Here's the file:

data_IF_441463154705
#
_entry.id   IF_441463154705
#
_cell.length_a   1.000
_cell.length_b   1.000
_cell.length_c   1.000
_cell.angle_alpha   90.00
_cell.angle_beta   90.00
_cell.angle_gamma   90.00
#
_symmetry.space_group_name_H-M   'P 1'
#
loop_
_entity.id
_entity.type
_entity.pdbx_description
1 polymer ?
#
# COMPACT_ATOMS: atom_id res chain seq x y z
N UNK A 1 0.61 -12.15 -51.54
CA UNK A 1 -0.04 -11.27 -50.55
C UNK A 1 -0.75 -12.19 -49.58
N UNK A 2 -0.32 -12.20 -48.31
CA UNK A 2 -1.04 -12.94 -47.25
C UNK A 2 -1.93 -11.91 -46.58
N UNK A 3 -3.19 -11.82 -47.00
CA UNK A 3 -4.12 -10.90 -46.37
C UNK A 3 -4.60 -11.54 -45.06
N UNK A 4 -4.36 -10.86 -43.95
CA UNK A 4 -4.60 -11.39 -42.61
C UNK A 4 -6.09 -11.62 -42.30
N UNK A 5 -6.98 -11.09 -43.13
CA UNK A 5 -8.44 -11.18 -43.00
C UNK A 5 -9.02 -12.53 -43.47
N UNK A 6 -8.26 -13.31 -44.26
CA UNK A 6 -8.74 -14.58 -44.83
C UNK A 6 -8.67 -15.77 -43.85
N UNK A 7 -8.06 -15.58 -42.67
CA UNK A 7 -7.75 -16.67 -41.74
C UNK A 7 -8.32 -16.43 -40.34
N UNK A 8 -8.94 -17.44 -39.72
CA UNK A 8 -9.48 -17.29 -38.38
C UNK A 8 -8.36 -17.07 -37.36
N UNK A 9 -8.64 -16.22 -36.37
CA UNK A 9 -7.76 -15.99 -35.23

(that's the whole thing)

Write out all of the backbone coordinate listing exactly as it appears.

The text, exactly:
data_IF_441463154705
#
_entry.id   IF_441463154705
#
_cell.length_a   1.000
_cell.length_b   1.000
_cell.length_c   1.000
_cell.angle_alpha   90.00
_cell.angle_beta   90.00
_cell.angle_gamma   90.00
#
_symmetry.space_group_name_H-M   'P 1'
#
loop_
_entity.id
_entity.type
_entity.pdbx_description
1 polymer ?
#
# COMPACT_ATOMS: atom_id res chain seq x y z
N UNK A 1 0.61 -12.15 -51.54
CA UNK A 1 -0.04 -11.27 -50.55
C UNK A 1 -0.75 -12.19 -49.58
N UNK A 2 -0.32 -12.20 -48.31
CA UNK A 2 -1.04 -12.94 -47.25
C UNK A 2 -1.93 -11.91 -46.58
N UNK A 3 -3.19 -11.82 -47.00
CA UNK A 3 -4.12 -10.90 -46.37
C UNK A 3 -4.60 -11.54 -45.06
N UNK A 4 -4.36 -10.86 -43.95
CA UNK A 4 -4.60 -11.39 -42.61
C UNK A 4 -6.09 -11.62 -42.30
N UNK A 5 -6.98 -11.09 -43.13
CA UNK A 5 -8.44 -11.18 -43.00
C UNK A 5 -9.02 -12.53 -43.47
N UNK A 6 -8.26 -13.31 -44.26
CA UNK A 6 -8.74 -14.58 -44.83
C UNK A 6 -8.67 -15.77 -43.85
N UNK A 7 -8.06 -15.58 -42.67
CA UNK A 7 -7.75 -16.67 -41.74
C UNK A 7 -8.32 -16.43 -40.34
N UNK A 8 -8.94 -17.44 -39.72
CA UNK A 8 -9.48 -17.29 -38.38
C UNK A 8 -8.36 -17.07 -37.36
N UNK A 9 -8.64 -16.22 -36.37
CA UNK A 9 -7.76 -15.99 -35.23